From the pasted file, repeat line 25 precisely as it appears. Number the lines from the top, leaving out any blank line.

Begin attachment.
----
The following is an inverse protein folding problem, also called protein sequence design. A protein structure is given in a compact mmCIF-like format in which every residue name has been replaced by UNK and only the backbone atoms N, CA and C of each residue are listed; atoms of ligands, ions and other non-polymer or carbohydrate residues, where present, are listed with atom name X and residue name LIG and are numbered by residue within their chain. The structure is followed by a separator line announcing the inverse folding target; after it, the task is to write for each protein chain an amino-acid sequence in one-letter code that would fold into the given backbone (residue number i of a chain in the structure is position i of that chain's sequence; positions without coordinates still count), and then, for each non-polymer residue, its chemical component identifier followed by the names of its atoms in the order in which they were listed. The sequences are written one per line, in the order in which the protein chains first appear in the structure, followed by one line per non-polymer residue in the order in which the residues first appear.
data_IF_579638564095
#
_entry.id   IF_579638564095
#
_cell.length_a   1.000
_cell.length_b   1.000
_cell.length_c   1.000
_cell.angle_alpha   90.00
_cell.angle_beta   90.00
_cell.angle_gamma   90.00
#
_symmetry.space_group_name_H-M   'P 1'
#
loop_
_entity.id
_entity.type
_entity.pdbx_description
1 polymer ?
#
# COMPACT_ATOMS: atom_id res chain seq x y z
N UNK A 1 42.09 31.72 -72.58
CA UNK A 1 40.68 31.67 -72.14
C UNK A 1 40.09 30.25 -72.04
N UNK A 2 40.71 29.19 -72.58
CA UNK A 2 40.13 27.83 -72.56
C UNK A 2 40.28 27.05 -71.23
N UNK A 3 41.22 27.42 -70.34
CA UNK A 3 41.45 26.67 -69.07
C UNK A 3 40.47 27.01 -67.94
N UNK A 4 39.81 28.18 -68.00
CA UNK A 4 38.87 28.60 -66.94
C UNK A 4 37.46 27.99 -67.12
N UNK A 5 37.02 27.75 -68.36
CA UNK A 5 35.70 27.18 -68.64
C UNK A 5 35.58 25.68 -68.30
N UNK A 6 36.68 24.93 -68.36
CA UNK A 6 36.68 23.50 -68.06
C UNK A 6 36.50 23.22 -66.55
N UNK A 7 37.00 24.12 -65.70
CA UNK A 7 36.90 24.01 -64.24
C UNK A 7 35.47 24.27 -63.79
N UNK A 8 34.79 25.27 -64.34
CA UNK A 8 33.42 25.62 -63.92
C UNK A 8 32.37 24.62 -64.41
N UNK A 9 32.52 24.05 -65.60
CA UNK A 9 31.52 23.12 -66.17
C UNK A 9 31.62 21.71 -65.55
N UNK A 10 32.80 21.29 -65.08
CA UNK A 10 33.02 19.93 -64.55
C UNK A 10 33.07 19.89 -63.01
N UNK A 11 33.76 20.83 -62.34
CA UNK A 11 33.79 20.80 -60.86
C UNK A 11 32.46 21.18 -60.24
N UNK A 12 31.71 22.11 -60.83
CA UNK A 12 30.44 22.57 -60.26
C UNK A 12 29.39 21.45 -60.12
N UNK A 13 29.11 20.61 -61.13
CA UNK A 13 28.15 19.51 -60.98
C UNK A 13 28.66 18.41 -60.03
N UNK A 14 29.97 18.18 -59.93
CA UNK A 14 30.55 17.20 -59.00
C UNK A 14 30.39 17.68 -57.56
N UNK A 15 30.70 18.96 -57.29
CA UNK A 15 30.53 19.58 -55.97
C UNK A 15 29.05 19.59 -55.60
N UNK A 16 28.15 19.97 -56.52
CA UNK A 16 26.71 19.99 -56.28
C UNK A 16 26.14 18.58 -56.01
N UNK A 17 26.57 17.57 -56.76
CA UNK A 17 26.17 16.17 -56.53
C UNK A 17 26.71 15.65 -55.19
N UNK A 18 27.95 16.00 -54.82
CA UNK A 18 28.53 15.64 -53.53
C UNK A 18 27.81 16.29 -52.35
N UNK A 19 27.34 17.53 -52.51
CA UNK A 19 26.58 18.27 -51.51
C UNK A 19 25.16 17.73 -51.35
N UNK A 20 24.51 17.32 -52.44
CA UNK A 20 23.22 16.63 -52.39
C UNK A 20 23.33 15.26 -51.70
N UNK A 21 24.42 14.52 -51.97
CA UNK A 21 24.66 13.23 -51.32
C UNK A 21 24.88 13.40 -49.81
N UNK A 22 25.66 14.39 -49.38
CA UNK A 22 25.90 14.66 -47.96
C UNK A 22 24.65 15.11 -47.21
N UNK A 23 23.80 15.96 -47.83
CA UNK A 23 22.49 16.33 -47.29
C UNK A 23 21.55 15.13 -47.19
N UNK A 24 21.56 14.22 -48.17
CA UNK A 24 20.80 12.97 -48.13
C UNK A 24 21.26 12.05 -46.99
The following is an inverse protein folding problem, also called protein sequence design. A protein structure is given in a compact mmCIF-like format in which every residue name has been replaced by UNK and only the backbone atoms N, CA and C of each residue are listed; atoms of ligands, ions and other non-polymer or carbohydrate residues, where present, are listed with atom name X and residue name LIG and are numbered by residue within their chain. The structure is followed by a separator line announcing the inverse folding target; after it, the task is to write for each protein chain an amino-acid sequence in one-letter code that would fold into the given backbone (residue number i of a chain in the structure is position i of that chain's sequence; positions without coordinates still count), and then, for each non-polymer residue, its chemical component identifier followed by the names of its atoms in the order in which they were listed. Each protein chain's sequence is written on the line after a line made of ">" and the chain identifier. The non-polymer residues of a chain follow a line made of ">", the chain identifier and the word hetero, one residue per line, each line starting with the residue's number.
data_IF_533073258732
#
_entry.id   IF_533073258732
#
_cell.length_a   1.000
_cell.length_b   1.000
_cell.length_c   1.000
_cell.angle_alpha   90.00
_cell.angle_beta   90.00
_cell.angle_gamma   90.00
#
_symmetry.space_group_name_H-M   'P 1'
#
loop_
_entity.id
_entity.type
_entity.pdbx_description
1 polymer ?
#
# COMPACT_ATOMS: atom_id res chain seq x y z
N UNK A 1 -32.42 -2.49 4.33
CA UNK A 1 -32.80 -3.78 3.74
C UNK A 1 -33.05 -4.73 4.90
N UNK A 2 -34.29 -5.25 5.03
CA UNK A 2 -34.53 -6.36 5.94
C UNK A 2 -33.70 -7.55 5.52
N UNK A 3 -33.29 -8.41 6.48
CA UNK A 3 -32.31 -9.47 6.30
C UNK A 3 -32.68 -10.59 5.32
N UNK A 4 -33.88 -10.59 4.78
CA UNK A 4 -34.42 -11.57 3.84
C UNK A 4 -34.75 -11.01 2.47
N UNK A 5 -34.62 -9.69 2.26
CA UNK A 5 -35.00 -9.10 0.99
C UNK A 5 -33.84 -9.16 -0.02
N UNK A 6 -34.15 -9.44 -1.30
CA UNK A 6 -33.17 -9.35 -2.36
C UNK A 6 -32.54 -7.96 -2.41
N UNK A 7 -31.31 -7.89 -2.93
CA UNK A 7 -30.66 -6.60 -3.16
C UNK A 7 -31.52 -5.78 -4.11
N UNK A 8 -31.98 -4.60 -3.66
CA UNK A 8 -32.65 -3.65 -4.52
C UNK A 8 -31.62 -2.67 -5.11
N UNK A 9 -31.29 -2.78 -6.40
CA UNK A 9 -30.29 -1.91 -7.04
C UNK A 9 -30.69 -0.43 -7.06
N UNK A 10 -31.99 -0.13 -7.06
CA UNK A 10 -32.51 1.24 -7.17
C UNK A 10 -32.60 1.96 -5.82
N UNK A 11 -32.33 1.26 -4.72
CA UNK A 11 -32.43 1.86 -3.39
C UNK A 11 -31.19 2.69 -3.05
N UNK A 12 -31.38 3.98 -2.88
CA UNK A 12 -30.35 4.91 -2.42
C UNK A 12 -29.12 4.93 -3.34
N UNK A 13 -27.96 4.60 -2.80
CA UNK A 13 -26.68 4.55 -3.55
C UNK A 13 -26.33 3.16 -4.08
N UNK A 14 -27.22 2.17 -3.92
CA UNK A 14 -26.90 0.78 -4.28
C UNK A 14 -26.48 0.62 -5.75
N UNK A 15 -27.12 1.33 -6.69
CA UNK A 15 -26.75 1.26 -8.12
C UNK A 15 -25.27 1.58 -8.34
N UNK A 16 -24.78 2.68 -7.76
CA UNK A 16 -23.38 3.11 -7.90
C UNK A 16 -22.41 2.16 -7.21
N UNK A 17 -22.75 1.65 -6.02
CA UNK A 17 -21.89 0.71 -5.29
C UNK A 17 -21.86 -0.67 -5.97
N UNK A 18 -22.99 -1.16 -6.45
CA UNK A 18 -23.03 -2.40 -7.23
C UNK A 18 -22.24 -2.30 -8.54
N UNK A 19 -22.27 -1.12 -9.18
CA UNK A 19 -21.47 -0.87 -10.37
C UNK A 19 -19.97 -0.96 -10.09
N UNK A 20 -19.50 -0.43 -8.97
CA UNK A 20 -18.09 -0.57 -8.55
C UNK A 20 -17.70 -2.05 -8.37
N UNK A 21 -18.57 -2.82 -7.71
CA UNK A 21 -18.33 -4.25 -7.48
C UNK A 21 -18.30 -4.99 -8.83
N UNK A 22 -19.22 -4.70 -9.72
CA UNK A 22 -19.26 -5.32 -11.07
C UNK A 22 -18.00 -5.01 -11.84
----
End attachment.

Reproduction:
N UNK A 2 40.71 29.19 -72.58